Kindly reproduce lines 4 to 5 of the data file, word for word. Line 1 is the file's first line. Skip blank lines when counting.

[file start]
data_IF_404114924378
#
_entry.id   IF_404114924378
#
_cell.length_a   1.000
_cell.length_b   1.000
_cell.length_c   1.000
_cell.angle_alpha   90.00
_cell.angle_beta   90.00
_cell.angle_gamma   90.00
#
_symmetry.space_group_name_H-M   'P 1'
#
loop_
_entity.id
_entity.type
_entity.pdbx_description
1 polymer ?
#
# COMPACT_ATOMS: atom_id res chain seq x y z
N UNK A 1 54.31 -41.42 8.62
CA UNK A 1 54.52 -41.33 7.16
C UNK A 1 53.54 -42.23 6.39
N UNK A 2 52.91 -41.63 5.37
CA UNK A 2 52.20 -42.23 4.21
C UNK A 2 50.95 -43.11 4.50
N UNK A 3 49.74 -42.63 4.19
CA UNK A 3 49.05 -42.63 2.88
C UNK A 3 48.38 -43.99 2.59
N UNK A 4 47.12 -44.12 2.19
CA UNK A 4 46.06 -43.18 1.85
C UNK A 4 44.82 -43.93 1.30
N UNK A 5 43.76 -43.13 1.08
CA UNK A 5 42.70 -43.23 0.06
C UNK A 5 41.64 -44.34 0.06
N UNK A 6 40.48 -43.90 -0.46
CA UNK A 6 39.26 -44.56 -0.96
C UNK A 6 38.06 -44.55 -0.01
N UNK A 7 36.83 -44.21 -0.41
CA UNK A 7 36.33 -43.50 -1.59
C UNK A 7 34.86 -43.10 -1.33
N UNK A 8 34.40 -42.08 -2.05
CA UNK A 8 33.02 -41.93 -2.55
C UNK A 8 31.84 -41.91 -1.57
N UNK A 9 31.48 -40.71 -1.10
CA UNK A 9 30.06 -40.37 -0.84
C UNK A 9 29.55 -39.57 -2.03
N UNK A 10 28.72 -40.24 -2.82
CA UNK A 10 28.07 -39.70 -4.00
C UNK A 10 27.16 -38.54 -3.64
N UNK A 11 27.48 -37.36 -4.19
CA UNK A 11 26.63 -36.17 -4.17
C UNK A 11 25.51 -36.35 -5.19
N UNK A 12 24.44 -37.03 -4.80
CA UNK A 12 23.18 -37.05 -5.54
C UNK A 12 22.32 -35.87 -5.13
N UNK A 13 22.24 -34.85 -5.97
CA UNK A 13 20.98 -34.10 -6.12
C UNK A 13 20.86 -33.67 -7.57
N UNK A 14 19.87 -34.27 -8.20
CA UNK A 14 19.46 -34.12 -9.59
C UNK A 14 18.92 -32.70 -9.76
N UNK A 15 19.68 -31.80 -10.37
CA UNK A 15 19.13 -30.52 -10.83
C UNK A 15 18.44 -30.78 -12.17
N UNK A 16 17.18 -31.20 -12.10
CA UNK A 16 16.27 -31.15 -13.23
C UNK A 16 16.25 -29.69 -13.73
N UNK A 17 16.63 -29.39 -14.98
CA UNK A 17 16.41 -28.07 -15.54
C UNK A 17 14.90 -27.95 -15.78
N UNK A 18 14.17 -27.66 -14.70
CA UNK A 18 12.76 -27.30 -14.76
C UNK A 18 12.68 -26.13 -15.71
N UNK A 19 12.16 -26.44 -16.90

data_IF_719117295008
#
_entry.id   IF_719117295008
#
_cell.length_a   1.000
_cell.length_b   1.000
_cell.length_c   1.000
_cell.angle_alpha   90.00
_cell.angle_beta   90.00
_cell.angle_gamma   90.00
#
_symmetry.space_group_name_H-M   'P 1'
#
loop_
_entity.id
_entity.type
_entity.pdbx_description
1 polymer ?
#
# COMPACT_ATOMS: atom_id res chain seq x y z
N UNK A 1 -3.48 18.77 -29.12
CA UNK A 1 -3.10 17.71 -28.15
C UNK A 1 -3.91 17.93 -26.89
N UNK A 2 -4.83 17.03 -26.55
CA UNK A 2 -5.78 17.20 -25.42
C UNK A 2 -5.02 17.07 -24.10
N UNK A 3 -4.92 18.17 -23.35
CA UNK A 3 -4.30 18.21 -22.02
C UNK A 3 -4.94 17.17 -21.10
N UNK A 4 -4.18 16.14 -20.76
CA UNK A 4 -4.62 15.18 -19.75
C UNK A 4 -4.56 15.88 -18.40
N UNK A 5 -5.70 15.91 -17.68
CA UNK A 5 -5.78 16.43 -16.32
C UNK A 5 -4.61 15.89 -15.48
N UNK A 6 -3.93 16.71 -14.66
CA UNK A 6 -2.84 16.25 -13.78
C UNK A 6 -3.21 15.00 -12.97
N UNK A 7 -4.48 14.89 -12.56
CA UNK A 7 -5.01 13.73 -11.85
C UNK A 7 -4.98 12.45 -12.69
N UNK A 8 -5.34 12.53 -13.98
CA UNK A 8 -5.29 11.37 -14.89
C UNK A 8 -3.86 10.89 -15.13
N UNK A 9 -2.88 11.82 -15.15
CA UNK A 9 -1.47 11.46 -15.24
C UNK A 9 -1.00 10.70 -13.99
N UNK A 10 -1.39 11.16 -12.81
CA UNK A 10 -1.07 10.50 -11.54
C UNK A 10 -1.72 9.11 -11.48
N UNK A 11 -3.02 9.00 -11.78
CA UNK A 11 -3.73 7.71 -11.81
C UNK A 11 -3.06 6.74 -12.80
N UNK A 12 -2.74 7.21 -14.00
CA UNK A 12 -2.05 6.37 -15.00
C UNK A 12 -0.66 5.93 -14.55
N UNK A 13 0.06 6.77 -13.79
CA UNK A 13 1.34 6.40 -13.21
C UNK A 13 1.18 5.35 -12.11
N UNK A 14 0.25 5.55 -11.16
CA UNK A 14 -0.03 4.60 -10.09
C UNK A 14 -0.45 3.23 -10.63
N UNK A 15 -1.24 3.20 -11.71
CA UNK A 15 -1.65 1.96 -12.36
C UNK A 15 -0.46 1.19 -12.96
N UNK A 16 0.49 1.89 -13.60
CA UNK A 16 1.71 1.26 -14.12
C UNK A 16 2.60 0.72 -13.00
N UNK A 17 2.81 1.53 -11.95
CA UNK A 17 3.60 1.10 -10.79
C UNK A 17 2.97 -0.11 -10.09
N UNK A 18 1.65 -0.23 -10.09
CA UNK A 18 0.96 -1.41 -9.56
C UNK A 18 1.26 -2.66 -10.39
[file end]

#
_cell.length_a   1.000